Volume: Volume 27 - 2023
Article type: Refereed article
Author/s: Nurina Ally and Melanie J Murcott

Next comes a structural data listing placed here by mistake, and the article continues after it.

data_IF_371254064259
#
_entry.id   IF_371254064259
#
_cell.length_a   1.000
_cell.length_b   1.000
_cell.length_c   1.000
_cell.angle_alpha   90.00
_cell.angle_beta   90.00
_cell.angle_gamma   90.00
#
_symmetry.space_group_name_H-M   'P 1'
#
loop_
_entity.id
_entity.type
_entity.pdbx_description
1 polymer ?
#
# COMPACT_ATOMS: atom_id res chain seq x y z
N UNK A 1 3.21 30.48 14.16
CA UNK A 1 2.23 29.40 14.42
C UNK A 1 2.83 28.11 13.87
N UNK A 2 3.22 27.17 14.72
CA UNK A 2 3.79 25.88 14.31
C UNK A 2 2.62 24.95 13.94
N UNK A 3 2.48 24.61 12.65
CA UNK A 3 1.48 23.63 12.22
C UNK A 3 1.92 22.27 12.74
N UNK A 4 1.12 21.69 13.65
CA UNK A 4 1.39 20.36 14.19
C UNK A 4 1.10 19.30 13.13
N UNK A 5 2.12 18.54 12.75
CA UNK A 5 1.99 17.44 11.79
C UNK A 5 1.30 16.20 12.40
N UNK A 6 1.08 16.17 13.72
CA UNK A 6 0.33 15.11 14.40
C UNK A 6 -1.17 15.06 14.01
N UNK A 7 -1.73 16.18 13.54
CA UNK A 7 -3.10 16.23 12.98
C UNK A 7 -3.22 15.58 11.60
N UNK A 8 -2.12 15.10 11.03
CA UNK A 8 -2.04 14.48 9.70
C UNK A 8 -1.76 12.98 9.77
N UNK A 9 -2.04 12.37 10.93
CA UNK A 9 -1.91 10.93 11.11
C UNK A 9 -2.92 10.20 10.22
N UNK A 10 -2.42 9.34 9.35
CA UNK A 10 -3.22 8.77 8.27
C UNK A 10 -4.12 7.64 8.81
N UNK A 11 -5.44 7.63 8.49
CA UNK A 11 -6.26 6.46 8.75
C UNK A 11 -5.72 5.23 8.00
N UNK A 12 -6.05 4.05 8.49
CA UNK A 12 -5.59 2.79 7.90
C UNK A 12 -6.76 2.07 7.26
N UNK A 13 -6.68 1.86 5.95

Whether executive action attracts a duty to consult has been contested judicial terrain. In this article, we aim to contribute to the development of a principled approach to requiring consultation in executive decision-making. We grapple with the distinction between procedural fairness as a requirement of just administrative action and procedural rationality as a requirement of the principle of legality. We then move beyond these labels by engaging with the values underlying the Constitution’s vision of participatory democracy. Despite contradictions in the case law, we suggest that the developing requirement of “procedural rationality” as a basis for a duty to consult offers fertile ground for advancing the values of accountability, responsiveness, and openness in executive decision-making. We therefore encourage recognition of participatory democracy as the normative framework within which the rationality of executive decision-making should be substantively assessed. Finally, we demonstrate that links between participatory democracy, a duty to consult, and executive decision-making have some grounding in existing case law, which, we argue, can be further developed.
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